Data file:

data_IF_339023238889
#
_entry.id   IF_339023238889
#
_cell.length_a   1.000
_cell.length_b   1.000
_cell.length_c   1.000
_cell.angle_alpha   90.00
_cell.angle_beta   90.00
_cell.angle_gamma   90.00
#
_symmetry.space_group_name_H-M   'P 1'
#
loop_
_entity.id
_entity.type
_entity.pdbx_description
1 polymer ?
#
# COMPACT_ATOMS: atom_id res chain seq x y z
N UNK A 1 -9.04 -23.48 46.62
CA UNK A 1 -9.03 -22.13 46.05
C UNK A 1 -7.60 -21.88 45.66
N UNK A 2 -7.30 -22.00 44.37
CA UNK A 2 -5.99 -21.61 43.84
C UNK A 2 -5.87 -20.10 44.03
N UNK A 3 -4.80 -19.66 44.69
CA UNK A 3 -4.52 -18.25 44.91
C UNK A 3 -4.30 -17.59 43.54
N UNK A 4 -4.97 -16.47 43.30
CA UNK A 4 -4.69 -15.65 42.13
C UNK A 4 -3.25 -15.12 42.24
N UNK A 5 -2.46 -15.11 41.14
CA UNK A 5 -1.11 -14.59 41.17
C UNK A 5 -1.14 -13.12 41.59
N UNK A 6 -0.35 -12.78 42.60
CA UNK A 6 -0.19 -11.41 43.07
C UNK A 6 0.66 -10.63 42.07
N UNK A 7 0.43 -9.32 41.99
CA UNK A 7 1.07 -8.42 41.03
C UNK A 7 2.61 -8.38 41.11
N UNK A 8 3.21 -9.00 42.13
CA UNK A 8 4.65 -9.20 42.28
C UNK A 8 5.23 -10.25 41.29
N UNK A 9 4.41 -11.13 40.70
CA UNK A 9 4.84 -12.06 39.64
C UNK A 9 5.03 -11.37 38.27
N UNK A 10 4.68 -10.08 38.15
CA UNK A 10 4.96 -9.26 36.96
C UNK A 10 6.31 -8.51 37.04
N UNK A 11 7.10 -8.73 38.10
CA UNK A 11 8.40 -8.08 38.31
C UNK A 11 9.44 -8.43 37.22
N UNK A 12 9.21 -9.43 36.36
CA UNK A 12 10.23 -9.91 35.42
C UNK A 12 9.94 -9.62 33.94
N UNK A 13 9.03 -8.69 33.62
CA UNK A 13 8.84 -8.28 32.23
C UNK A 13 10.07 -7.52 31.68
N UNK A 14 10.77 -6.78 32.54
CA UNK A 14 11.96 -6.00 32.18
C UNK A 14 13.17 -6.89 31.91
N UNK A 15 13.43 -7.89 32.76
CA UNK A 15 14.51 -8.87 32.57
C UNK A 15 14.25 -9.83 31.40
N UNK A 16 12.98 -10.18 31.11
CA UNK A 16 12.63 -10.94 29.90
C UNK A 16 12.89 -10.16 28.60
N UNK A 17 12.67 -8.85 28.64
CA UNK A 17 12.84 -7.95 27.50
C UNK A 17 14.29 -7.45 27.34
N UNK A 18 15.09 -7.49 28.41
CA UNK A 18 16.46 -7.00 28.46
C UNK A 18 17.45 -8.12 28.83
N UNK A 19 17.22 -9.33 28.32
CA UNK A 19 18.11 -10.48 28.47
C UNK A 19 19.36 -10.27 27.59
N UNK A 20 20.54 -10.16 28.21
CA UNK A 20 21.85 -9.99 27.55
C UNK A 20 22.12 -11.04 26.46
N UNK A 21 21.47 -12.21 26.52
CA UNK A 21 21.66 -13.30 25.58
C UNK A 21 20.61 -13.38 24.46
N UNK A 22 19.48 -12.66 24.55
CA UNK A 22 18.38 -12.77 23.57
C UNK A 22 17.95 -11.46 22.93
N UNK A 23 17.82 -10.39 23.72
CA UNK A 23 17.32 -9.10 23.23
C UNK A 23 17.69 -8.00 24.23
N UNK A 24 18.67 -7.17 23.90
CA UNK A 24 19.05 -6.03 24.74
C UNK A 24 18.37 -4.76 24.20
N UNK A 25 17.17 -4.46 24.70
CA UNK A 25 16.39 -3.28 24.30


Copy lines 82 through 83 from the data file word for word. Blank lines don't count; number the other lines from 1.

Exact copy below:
CA UNK A 21 21.66 -13.30 25.58
C UNK A 21 20.61 -13.38 24.46